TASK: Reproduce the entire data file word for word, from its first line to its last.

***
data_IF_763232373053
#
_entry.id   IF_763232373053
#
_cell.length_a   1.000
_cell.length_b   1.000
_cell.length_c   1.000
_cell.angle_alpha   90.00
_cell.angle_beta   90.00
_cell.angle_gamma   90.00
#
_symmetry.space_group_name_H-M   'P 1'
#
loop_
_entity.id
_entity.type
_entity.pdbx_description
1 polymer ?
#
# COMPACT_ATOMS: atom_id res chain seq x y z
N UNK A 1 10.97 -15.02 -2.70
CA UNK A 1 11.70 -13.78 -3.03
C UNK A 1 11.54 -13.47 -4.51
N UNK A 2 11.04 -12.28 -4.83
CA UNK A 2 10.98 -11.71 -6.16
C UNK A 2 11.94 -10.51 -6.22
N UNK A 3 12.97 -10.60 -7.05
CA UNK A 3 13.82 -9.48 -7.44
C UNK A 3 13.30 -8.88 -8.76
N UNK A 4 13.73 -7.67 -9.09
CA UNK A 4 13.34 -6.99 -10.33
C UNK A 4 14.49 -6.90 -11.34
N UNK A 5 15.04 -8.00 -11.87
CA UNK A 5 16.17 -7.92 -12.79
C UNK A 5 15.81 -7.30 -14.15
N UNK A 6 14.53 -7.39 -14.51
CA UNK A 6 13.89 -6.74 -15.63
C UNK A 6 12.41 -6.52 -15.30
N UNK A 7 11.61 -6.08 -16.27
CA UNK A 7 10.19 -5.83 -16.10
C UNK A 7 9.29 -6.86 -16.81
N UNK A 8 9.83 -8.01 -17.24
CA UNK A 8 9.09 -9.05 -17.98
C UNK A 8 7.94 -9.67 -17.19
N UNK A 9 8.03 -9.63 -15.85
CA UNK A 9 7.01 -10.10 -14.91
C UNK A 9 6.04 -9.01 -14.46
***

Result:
data_IF_763232373053
#
_entry.id   IF_763232373053
#
_cell.length_a   1.000
_cell.length_b   1.000
_cell.length_c   1.000
_cell.angle_alpha   90.00
_cell.angle_beta   90.00
_cell.angle_gamma   90.00
#
_symmetry.space_group_name_H-M   'P 1'
#
loop_
_entity.id
_entity.type
_entity.pdbx_description
1 polymer ?
#
# COMPACT_ATOMS: atom_id res chain seq x y z
N UNK A 1 10.97 -15.02 -2.70
CA UNK A 1 11.70 -13.78 -3.03
C UNK A 1 11.54 -13.47 -4.51
N UNK A 2 11.04 -12.28 -4.83
CA UNK A 2 10.98 -11.71 -6.16
C UNK A 2 11.94 -10.51 -6.22
N UNK A 3 12.97 -10.60 -7.05
CA UNK A 3 13.82 -9.48 -7.44
C UNK A 3 13.30 -8.88 -8.76
N UNK A 4 13.73 -7.67 -9.09
CA UNK A 4 13.34 -6.99 -10.33
C UNK A 4 14.49 -6.90 -11.34
N UNK A 5 15.04 -8.00 -11.87
CA UNK A 5 16.17 -7.92 -12.79
C UNK A 5 15.81 -7.30 -14.15
N UNK A 6 14.53 -7.39 -14.51
CA UNK A 6 13.89 -6.74 -15.63
C UNK A 6 12.41 -6.52 -15.30
N UNK A 7 11.61 -6.08 -16.27
CA UNK A 7 10.19 -5.83 -16.10
C UNK A 7 9.29 -6.86 -16.81
N UNK A 8 9.83 -8.01 -17.24
CA UNK A 8 9.09 -9.05 -17.98
C UNK A 8 7.94 -9.67 -17.19
N UNK A 9 8.03 -9.63 -15.85
CA UNK A 9 7.01 -10.10 -14.91
C UNK A 9 6.04 -9.01 -14.46